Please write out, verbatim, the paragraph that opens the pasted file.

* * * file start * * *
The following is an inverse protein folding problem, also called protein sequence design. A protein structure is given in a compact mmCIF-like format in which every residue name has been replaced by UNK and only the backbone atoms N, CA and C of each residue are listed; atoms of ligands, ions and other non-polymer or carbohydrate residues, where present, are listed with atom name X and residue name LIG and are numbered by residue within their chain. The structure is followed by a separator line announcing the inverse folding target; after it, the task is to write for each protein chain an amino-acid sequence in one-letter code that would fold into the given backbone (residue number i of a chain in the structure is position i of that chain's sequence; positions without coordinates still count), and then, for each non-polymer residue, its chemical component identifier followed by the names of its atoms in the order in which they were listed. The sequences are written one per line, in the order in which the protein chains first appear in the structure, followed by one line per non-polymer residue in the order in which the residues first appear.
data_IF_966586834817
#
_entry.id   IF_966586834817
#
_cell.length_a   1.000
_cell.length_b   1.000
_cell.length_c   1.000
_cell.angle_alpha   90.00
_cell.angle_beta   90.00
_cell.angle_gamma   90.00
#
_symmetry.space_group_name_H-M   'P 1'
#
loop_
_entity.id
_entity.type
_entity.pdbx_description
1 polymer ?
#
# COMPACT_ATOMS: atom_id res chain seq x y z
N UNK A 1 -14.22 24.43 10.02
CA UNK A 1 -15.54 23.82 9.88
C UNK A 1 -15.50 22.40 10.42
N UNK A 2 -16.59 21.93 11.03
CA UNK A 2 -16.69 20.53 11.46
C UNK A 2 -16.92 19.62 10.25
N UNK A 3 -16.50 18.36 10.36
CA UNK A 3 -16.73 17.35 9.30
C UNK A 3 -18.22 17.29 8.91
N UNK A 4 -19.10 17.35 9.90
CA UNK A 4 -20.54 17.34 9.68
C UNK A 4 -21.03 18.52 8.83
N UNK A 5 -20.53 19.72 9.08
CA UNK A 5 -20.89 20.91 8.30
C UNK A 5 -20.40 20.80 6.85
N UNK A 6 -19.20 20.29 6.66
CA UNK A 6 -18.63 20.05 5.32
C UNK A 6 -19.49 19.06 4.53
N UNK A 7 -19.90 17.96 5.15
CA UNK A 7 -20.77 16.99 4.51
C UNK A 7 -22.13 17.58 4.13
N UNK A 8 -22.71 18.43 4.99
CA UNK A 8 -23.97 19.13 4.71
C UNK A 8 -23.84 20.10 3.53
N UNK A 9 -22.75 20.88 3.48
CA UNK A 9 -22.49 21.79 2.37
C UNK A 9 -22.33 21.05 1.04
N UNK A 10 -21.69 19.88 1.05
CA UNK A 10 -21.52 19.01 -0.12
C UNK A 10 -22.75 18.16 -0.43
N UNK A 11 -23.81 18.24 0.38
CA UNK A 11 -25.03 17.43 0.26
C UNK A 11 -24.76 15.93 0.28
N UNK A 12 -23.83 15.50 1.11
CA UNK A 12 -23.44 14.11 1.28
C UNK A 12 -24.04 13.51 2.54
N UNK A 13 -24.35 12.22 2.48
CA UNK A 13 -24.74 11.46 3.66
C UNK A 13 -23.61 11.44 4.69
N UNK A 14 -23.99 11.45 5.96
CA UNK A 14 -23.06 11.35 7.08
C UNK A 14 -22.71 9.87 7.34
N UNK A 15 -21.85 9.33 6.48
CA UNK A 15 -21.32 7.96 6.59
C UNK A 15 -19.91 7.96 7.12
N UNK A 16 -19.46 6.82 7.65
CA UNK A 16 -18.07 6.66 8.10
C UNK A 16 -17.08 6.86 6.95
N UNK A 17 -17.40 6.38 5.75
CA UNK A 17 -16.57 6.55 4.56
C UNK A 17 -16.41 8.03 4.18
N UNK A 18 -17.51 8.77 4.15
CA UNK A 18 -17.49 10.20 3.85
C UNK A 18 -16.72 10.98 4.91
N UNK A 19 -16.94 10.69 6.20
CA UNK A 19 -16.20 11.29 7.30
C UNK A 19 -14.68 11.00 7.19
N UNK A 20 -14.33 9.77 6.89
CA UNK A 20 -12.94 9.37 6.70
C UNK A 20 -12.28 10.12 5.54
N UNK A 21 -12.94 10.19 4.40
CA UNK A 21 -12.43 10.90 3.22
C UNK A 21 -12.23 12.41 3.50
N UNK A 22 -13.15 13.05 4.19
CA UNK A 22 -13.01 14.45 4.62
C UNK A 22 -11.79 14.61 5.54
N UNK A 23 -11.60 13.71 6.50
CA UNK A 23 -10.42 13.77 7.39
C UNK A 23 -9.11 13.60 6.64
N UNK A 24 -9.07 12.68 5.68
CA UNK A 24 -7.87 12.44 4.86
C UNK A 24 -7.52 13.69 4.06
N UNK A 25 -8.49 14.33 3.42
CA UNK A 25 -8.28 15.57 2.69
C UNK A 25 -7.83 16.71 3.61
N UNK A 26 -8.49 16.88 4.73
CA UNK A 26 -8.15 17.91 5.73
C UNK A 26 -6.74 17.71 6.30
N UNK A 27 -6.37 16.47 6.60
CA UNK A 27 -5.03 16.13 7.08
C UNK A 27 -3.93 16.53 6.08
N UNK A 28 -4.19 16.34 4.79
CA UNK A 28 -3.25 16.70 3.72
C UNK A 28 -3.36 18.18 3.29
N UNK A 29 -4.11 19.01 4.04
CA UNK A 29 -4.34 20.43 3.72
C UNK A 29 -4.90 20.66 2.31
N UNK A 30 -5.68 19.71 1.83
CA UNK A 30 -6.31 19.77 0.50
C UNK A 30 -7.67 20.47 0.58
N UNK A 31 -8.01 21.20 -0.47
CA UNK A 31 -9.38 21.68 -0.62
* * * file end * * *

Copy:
The following is an inverse protein folding problem, also called protein sequence design. A protein structure is given in a compact mmCIF-like format in which every residue name has been replaced by UNK and only the backbone atoms N, CA and C of each residue are listed; atoms of ligands, ions and other non-polymer or carbohydrate residues, where present, are listed with atom name X and residue name LIG and are numbered by residue within their chain. The structure is followed by a separator line announcing the inverse folding target; after it, the task is to write for each protein chain an amino-acid sequence in one-letter code that would fold into the given backbone (residue number i of a chain in the structure is position i of that chain's sequence; positions without coordinates still count), and then, for each non-polymer residue, its chemical component identifier followed by the names of its atoms in the order in which they were listed. The sequences are written one per line, in the order in which the protein chains first appear in the structure, followed by one line per non-polymer residue in the order in which the residues first appear.